Dress appropriately
It’s a given that when you  exercise you will sweat, especially if temperatures outside are high. Sweating is our bodies cooling mechanism so training in the correct clothing will allow the process to be a lot more efficient. Avoid clothing made from cotton as this will trap the sweat and heat against the body. Instead, opt for synthetics such as nylon – they are breathable, light-weight and sweat-wicking.

Hydration
For the body to function properly hydration is a very important. If you are exercising for a long period of time you should aim to consume around 500ml of fluids every hour (depending on your size, sweat rate and temperature). It’s important to be hydrated prior to the day of training too. So, if you know you have a big training day coming up, start hydrating 24-36 hours prior. Trying to hydrate on the day isn’t enough if you’re waking up in an already slightly dehydrated state. Post-session, make sure you consume to help replace not just energy and water but also electrolytes lost through sweating.

Listen to your body
Typically the fitter you are, the better your body can tolerate the heat (especially if you often train in higher temperatures or live outside the UK ;). However, if you are new to training and perhaps haven’t experienced training in the heat before, this can have a real affect on your performance and ability.

You may find that your training is well below your ‘normal’ levels completed in cooler climes. Don’t worry, this is totally normal and it’s just a case of building slowly and listening to your body. With your first few sessions in the heat, start off slowly and see how you feel and build with each session. It’s said to take around 10-14 days to acclimatise to heat. The human body adapts with each time you will train in it so it’s important to go on feel and monitor as you go.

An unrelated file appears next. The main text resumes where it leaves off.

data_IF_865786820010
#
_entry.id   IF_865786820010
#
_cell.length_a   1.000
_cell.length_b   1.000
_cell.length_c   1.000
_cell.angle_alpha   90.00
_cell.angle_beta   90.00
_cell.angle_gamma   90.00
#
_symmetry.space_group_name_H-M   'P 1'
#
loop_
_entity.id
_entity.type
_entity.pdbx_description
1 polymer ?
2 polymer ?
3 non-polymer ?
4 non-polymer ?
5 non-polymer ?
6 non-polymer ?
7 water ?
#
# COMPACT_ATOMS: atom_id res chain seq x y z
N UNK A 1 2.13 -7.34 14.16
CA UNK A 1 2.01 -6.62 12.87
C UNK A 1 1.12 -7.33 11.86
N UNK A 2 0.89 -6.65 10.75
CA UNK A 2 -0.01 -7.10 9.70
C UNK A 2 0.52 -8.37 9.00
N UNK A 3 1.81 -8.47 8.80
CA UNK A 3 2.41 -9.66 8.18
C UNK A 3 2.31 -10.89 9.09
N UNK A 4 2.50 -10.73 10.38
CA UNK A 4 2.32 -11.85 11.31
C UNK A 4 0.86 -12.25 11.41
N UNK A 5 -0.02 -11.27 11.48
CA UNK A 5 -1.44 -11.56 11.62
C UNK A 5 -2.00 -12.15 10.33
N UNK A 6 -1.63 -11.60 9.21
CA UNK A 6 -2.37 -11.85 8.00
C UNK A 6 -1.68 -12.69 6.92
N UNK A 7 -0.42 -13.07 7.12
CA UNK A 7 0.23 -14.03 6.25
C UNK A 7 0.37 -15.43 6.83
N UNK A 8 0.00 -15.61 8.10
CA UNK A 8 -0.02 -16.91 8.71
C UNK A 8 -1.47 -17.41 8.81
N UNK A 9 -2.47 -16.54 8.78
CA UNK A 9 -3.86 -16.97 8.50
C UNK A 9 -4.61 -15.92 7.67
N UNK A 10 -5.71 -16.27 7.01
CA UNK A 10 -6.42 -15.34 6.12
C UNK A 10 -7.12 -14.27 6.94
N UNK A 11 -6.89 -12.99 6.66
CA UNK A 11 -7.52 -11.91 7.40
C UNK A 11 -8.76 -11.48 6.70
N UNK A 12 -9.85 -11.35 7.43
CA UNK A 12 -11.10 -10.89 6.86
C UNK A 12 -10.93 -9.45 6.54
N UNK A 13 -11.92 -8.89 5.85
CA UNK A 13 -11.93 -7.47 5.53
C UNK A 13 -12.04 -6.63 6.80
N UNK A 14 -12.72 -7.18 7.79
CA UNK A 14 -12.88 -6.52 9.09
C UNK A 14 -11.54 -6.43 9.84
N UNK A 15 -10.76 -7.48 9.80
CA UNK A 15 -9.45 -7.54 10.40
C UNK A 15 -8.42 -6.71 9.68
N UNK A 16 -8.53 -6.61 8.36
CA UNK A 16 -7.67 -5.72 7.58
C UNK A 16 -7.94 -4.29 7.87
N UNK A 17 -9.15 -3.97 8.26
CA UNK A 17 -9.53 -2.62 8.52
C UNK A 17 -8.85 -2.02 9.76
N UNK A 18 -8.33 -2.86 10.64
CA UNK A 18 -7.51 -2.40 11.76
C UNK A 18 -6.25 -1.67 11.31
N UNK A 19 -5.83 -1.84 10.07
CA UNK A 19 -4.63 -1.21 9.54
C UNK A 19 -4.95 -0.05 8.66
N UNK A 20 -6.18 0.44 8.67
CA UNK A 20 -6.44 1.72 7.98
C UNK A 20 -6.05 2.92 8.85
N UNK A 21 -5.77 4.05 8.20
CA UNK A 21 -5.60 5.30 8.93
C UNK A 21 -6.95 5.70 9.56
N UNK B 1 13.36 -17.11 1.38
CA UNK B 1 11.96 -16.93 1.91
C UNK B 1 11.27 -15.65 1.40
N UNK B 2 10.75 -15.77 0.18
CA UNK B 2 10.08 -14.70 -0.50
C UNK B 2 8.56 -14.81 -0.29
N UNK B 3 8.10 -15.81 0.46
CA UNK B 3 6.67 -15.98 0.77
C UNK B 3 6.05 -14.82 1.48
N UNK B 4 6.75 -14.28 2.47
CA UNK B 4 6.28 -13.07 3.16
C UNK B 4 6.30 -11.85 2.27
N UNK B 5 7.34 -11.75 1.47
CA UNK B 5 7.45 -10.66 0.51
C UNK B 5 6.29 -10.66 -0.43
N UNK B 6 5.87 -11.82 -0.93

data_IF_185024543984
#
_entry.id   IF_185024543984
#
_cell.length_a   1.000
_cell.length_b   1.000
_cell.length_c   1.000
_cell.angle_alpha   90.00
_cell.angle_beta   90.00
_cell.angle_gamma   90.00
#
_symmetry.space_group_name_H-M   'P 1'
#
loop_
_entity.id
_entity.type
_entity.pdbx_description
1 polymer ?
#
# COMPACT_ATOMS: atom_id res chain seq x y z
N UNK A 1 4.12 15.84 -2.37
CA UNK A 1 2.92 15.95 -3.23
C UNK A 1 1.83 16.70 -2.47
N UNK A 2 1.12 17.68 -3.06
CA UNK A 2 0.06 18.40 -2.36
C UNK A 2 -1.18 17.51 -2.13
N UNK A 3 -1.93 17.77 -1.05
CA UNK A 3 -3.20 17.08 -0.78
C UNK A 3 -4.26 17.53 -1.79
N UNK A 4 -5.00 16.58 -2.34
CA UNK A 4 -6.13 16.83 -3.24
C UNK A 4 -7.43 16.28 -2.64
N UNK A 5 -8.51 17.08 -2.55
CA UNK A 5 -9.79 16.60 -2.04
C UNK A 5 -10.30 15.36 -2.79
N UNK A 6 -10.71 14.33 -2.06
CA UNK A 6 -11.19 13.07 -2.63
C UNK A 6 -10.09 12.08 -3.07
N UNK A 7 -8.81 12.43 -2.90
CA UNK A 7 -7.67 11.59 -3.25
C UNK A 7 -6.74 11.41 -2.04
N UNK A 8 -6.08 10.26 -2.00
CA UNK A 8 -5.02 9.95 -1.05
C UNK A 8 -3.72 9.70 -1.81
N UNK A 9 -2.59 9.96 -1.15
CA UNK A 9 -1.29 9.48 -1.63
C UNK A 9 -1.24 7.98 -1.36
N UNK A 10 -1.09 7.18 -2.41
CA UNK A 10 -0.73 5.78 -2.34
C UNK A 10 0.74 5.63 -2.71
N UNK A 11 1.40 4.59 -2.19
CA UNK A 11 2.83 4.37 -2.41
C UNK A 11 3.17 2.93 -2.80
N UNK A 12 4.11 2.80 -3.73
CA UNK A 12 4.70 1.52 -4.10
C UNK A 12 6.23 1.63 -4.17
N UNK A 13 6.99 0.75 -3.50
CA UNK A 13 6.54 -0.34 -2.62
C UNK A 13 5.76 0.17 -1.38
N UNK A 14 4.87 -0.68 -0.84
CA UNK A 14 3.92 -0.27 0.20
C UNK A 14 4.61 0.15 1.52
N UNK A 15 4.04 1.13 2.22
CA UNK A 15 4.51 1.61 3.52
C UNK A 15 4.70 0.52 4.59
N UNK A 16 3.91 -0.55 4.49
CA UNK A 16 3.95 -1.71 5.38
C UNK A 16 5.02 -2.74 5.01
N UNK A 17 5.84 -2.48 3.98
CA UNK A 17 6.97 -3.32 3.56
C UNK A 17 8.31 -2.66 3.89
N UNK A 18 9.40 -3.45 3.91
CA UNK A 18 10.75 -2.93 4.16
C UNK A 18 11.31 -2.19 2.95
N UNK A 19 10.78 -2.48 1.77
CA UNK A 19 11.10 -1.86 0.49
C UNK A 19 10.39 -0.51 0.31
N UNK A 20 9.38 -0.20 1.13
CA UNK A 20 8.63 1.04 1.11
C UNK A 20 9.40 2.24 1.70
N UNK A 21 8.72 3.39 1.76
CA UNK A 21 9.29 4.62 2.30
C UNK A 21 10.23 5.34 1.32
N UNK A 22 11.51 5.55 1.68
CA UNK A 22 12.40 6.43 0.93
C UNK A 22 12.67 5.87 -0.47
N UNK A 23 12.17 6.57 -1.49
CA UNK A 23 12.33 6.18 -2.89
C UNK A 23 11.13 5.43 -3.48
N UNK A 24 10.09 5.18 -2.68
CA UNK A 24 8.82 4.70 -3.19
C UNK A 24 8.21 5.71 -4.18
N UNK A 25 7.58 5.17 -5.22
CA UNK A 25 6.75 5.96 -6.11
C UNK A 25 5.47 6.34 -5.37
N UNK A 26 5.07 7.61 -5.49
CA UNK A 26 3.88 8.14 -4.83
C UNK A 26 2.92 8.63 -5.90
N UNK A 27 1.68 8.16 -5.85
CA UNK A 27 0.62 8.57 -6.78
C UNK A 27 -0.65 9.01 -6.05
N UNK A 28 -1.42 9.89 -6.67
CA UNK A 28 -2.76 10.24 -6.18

Top tips to improving your 5k & 10k times when races resume

As we start to see a slight shift in the easing of lockdown and a potential light at the end of the tunnel, we can’t help but get a little excited about what races might be able to take place towards the end of the year. Regardless of the outcome, we want to share some of our top tips to running a faster 5 / 10k race so that when we are given the green light to race again, we can all start to work towards smashing those PB’s.

  1. Keep the easy days easy. This is really important. It’s all too easy to push the pace and try to hit every session as hard as possible thinking it will help you improve faster. It’s also hard to rein it in when you feel good whilst on a supposed ‘easy’ run. However, we must ensure easy days remain easy in order for our bodies to recover. Pushing too hard on these days can have a real impact when it comes to the days where you want or should be training hard because you haven’t given the your body the rest it needs to perform on that day. You’ll thus never reach those peak paces and sessions. Don’t be scared to take the easy days easy, they will pay off massively and allow you to push hard when you really need to.
  2. Include strength and explosive power. Although 5 and 10k are deemed as endurance events, they also requires a lot of top end speed. From the off the pace is fast – especially in a 5k – and its unusual to build up pace in such a short distance, so strength training and elements of power need to be included in your training programmes. This isn’t to say the weights you lift have to be heavy – it’s more about the movement patterns and controls around them such as a single-leg deadlift. Squat jumps are another great exercise to build this. Explosive training helps activate the fast-twitch muscles but also reduce the chances of injuries and niggles occurring too.
  3. Track/ interval sessions. When it comes to building speed over shorter distances, track or interval sessions should be included each week. The aim of these sessions is to reduce the overall run volume but the intensity on each interval. You’ll need to give yourself longer recoveries between the reps to ensure the quality is there and ensure that you warm up and cool down properly before these type of sessions.